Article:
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Consider the process $$e^+(p_1)+e^−(p_2) \to S(p_3)S^∗(p_4)\tag{1}$$

$S/S^*$ is scalar particle/antiparticle described by the complex scalar field $\phi$ coupled to QED through the Lagrangian:

$$\mathcal{L}= \mathcal{L}_{QED}+ (D_\mu \phi)^* (D^\mu \phi)-m^2 | \phi|^2$$

and $D$ is the covariant derivative $D=\partial +ieA$.

How do I draw the tree-level Feynman diagram for such a Lagrangian/process if the interaction term only has the scalar particles in it? How do I know what interacts with the electron/positron?

My take on it:

I thought that the last term of the Lagrangian tells us that the interaction term must be two scalar particles (dashed lines) meeting at a vertex:

$\phi(p_3)$------*------$\phi(p_4)$ (don't know how to draw here)

So should the diagram be: Sorry it's a very big image

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The most important rule to always remember about feynman diagrams is, that fermion lines can not start nor end anywhere. This leaves either a closed fermion loop. Or any fermion line that enters from the outside must leave as well and must not be disconnected (because any lorentz invariant structure is a bilinear form in the spinors).

If there is no interaction term between the electron/positrons and the scalar particles, then, there is no such interaction possible in your model.

You could add a simple interaction such as

$$\mathcal{L}_\mathrm{int}=g\bar{\psi}\gamma^\mu\psi\partial_\mu\phi $$

to give rise to an interaction between electrons and scalars.

Then, one possible diagram would look like this (time going from left to right). This would be an annihilation process.

enter image description here

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  • $\begingroup$ This is an old exercise, I don't think I am allowed to simply add an extra term to the Lagrangian. I have just done some further looking into it, and I think the $\mathcal{L}_{QED}$ has an interaction term for two fermions and a photon in it and that is what permits a diagram such as the one you have drawn. $\endgroup$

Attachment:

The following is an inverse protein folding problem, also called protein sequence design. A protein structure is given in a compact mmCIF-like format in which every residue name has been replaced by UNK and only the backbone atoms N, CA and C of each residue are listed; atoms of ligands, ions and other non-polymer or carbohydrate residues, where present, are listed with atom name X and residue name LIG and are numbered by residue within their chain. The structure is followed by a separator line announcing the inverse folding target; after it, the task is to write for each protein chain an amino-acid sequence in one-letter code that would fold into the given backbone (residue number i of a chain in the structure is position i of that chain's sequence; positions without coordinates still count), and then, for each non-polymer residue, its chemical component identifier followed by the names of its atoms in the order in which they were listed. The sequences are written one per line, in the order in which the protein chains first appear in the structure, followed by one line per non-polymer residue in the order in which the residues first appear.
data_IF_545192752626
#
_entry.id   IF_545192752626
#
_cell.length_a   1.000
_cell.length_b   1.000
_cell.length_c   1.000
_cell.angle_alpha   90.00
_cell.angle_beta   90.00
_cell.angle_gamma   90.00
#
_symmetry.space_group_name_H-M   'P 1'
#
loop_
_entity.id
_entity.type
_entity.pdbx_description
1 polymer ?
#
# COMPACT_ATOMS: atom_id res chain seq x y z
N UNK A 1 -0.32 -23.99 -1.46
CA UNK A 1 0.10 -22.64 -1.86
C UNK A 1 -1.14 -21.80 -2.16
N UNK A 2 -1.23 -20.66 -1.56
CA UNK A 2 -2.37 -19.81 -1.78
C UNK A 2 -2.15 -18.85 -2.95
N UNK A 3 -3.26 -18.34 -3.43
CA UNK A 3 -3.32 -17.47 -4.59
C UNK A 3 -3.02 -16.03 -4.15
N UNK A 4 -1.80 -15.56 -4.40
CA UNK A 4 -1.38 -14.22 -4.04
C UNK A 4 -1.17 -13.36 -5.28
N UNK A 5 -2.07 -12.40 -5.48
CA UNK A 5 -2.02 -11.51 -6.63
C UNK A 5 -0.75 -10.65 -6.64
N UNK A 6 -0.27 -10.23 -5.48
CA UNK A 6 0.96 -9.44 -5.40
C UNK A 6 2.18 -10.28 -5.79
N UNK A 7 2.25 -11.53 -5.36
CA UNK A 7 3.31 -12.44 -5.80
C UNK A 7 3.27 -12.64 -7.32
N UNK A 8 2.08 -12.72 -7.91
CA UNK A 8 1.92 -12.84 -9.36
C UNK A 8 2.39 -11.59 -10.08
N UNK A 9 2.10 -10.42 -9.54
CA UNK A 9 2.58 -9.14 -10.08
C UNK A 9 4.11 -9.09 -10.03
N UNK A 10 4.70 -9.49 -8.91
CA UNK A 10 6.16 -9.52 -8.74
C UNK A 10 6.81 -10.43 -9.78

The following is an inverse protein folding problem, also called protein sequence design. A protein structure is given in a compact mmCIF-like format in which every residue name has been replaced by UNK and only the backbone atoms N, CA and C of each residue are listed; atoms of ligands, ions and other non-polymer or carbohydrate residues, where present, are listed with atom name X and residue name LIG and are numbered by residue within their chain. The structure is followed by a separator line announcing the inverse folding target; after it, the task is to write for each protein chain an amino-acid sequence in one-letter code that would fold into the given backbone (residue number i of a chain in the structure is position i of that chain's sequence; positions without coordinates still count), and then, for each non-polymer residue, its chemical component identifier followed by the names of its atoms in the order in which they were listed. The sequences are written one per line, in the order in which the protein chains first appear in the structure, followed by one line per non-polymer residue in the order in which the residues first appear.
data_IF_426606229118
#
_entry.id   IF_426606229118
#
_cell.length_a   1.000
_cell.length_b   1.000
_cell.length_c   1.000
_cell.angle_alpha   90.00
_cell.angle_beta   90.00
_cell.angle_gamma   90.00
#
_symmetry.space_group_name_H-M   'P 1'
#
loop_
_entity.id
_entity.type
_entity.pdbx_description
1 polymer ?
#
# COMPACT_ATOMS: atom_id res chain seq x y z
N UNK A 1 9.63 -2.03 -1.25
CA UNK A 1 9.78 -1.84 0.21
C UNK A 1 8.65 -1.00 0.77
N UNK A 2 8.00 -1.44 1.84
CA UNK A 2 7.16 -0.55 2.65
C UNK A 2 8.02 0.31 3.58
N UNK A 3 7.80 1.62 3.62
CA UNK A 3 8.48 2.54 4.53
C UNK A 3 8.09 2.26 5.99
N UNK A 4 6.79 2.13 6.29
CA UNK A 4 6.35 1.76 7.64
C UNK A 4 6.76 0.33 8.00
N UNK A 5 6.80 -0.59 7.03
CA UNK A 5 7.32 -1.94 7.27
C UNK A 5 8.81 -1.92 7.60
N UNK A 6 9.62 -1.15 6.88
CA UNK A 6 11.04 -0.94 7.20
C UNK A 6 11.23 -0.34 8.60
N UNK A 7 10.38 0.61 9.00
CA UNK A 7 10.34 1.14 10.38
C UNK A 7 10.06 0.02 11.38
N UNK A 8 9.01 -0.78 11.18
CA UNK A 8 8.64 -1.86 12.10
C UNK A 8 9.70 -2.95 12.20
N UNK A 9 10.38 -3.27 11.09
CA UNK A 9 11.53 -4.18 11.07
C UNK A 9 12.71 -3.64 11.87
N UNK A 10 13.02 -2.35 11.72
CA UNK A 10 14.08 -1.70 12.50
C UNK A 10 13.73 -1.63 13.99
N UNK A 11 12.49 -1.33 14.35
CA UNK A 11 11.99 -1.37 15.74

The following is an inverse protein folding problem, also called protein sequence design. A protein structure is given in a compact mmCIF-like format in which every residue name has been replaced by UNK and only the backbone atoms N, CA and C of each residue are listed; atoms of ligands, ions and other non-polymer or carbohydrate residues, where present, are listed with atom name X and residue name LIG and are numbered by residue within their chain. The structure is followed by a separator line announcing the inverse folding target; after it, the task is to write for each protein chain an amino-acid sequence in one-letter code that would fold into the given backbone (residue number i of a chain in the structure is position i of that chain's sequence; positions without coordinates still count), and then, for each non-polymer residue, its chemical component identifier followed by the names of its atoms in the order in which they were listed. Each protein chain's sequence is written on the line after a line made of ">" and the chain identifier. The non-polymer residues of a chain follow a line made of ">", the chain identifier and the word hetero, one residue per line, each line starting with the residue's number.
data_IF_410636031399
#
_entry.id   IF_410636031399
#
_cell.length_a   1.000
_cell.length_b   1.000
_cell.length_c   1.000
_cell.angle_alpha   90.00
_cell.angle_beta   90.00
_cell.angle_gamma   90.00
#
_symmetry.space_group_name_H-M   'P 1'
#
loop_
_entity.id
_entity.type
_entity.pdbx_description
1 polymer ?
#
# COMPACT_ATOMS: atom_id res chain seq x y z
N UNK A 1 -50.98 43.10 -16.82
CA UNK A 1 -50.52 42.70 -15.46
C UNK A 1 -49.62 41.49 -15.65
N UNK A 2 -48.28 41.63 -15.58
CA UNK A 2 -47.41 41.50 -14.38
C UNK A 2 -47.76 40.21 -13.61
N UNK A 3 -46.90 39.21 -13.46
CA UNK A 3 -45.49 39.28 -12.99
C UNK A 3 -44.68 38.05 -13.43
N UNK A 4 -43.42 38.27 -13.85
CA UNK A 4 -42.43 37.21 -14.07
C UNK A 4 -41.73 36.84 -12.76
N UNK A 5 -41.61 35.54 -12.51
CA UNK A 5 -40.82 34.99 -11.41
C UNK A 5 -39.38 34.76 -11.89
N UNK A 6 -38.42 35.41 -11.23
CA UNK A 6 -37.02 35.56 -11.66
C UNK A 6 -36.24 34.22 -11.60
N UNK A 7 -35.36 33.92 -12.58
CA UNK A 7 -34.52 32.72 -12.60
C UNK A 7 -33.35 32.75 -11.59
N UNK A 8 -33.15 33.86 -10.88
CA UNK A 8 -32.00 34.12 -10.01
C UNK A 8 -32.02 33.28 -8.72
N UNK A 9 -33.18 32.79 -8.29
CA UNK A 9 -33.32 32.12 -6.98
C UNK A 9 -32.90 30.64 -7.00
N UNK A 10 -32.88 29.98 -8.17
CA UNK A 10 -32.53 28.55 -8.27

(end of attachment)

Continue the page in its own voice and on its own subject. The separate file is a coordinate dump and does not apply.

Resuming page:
– Geop
    Jun 1 '20 at 20:36
  • $\begingroup$ A photon is a not a scalar particle. A photon is a vector particle. $\endgroup$ Jun 1 '20 at 20:38
  • $\begingroup$ However, judging from the interaction, the photon can couple to the scalar particle, so you just need to put a photon in before the dotted lines $\endgroup$ Jun 1 '20 at 20:50
  • $\begingroup$ Could it also be a photon being a propagator, two fermions on the LHS and two scalars on the RHS? This idea comes from an interaction term that arises from the $(D_\mu \phi)^* (D^\mu \phi)$ which possesses $A\phi^2$ and another term from $\mathcal{L}_{QED}$ which possesses a term with two fermions and a photon $-eQ\bar{\psi} A \psi$ $\endgroup$
    – Geop
    Jun 1 '20 at 21:08
  • $\begingroup$ Yes, that is probably the solution $\endgroup$ Jun 1 '20 at 22:04
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You action contains
$$ |D_\mu \phi|^2= g^{\mu\nu}[(\partial_\mu-ie A_\mu)\phi][(\partial_\mu+ie A_\mu)\phi^*] $$ so it has a quartic interaction term $A_\mu A^\mu \phi^*\phi$ as well cubic derivative interactions.

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  • $\begingroup$ My last comment on the answer above mentions that, but I am still uncertain about one thing: The term you have mentioned above would involve two photons and two fermions, I cannot have those many photons in my diagram, I think (Can I?)So does that mean I should use the term that has $A \phi \phi^*$ instead (this term also arises from $|D_\mu \phi|^2$ ,doesn't it?) $\endgroup$
    – Geop
    Jun 1 '20 at 21:16
  • $\begingroup$ Yes, the term with $A^\mu \phi^*\partial_\mu \phi$ and conjugate are in the interactions. $\endgroup$
    – mike stone
    Jun 2 '20 at 12:26

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